History runs deep in the veins of Auburn’s antebellum houses.
Some of the antebellum homes in Auburn are Pebble Hill, also called the Scott-Yarbrough House; the Frazer-Brown-Pearson Home, also called Noble Hall and White Oaks.
Maiben Beard, membership secretary for the Alabama Historical Association, said Pebble Hill was built in 1847 as a Greek Revival cottage.
“[It was] built on the ancestral lands of the Creek Indians who occupied it until tribal leaders ceded land to the United States under the Treaty of Cusseta in 1832 and were later removed by force in 1836,” she said.
The removal brought a wave of migration into the area from West Georgia by white settlers like Nathaniel Scott and Mary Scott.
“In 1846, Nathaniel bought 100 acres of land just east of Auburn and constructed Pebble Hill,” Beard said.
She said it is known the Scotts owned slaves for part of Pebble Hill’s past.
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“Enslaved African Americans were among Pebble Hill’s first residents, and the Scott family benefited from the institution of slavery in many ways,” Beard said.
By the year 1860, Scott owned 63 slaves, and with this Nathaniel Scott supported succession.
“Two of Nathaniel and Mary Scott’s sons joined the Confederate Army once the war began,” Beard said.
Nathaniel died in 1863, and Mary later sold the property. Then, in 1912, Cecil and Bertha Mae Yarbrough bought Pebble Hill.
“Dr. Yarbrough had a medical practice in town and a political career that included several terms as Auburn’s mayor and one term in the Alabama state legislature,” Beard said.
In 1985, the family donated the property to Auburn University when the Center for the Arts and Humanities was established.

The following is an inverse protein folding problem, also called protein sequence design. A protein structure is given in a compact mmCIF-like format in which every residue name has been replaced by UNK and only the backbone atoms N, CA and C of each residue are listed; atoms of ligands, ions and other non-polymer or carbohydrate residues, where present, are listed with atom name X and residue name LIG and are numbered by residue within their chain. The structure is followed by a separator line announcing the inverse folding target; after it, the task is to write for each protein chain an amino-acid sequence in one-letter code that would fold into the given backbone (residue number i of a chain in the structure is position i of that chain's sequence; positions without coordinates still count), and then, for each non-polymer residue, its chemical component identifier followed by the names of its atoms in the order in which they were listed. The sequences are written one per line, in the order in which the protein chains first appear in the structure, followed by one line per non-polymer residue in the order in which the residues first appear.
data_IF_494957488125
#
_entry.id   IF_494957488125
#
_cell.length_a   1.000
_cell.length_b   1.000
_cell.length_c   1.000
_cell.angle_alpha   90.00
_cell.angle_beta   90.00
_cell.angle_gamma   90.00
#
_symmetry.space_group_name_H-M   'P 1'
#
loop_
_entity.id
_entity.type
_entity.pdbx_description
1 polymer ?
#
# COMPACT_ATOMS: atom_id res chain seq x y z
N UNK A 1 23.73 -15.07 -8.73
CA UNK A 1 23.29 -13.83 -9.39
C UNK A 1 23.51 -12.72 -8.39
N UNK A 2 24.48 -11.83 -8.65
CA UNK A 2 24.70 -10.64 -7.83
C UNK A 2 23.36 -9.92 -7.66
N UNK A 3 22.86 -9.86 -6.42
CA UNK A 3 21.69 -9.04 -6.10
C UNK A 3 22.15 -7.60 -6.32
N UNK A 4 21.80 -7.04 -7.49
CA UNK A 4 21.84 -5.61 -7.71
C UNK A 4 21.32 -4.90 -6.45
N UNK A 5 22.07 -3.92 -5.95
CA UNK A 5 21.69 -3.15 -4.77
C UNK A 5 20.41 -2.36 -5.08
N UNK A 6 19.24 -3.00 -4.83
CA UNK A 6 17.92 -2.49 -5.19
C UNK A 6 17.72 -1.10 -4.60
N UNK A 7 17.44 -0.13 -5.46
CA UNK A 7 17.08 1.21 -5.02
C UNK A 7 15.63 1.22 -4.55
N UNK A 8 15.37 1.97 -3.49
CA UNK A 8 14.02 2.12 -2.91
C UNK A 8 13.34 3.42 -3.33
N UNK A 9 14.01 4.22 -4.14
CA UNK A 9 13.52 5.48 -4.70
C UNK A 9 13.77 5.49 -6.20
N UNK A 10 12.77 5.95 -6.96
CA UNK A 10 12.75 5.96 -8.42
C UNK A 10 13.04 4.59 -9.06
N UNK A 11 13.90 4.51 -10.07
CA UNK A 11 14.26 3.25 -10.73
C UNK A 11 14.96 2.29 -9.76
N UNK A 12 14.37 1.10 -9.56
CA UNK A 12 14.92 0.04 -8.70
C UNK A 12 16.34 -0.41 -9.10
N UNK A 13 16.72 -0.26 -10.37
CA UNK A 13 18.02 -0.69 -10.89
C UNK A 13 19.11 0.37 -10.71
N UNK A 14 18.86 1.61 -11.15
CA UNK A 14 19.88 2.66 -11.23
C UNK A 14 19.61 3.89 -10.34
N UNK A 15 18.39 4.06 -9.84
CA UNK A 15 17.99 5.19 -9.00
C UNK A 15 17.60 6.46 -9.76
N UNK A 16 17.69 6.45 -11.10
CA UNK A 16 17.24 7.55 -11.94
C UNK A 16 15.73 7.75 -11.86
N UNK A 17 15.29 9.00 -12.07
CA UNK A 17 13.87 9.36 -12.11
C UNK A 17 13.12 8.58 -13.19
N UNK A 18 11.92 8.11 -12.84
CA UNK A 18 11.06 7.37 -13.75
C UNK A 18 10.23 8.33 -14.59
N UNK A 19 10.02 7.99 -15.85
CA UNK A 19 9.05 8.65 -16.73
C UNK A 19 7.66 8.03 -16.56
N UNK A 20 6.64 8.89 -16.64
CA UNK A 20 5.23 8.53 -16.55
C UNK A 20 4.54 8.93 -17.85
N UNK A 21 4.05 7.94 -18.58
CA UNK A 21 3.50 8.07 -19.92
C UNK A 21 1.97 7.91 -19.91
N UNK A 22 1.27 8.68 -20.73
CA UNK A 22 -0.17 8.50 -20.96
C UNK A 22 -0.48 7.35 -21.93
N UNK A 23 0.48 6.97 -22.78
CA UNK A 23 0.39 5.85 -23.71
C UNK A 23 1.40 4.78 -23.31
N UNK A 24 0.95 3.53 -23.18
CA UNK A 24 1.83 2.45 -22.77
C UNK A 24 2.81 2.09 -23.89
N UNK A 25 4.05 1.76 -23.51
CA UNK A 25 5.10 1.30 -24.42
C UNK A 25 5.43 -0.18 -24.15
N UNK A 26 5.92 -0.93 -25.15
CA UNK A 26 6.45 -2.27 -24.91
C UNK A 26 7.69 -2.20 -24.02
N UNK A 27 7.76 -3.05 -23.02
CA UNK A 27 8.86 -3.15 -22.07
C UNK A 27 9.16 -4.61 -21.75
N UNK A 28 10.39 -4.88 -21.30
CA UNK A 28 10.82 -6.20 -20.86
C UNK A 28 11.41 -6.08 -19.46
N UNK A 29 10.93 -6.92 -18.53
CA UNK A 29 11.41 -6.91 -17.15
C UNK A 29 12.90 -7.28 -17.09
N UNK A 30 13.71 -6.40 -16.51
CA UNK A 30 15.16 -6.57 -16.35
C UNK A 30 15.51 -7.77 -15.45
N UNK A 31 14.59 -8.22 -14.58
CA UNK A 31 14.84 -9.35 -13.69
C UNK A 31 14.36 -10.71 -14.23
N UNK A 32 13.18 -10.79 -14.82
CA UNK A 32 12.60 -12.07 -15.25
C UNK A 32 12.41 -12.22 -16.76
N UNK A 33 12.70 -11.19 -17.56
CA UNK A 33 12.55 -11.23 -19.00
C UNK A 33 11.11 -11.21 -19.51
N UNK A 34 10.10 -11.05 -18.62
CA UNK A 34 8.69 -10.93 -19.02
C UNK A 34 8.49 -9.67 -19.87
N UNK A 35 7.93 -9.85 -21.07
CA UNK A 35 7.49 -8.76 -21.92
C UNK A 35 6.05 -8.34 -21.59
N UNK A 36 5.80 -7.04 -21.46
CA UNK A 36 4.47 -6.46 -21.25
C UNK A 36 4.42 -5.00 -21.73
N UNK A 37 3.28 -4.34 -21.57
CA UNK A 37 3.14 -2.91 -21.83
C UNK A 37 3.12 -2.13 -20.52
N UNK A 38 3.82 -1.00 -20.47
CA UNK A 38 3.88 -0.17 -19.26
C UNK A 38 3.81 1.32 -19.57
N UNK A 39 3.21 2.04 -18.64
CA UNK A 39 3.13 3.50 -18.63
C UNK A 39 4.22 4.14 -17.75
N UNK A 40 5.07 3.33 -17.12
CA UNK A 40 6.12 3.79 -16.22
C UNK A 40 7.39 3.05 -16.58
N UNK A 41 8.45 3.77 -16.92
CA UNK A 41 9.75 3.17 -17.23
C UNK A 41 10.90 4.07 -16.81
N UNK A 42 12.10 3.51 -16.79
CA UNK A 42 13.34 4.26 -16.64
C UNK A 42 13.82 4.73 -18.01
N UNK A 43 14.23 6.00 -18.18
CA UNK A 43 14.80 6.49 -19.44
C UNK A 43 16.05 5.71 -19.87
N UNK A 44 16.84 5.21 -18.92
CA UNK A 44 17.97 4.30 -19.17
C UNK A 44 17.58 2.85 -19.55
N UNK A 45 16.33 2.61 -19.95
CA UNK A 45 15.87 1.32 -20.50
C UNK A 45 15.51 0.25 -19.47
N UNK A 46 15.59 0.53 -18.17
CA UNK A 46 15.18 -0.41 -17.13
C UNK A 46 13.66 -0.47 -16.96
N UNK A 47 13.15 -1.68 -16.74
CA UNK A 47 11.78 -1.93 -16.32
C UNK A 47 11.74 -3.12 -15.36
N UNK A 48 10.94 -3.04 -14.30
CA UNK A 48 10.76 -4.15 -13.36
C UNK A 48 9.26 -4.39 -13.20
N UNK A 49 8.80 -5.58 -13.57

Today, Pebble Hill is used as a local history resource where people can take tours and attend teacher workshops.
The Historic White Oaks Inn was built in the early 1840s by Alexander Varner.
According to the Historic White Oaks website, Varner was a veteran of the War of 1812 and began construction on the home upon his arrival in Auburn around 1836.
Inspired by the design of his old home near Forsythe, Georgia, Varner built White Oaks with floors made of heart-of-pine plank boards and ceilings using all wood.
After the death of Alexander Varner on July 26, 1866, the Fletcher family moved into the home, followed by the Dudley family in 1977. Restoration began on the home and was finished by the Dudley family upon their move-in.
The house is now owned by Deidra and Mitch White, who purchased the property in 1999 as a second home. The house stands at 170 years old.
“[The Historic White Oaks Inn is] a piece of true Southern history and charm … staying in a home that was built over 100 years ago, with much of the construction being original, is a very unique and special experience to enjoy and admire,” Mitch White said.
The Frazer-Brown-Pearson Home, or Noble Hall, is a Greek revival rock-and-mortar house built in 1852 by Addison Frazer.
The property served as a 2,000-acre cotton plantation. Frazer owned 100 slaves during his life from 1809–1873.
He served on the Board of Trustees of Auburn Masonic Female College and East Alabama Male College. In order to construct the home, Frazer used slave labor to build the eight rooms with 12-foot high ceilings and 18-inch exterior walls.
In the back of the house, the original separate kitchen can be found as well as the carriage smokehouse and overseer’s house. The home was owned by the Frazer family until 1922 but remains standing in Auburn today.
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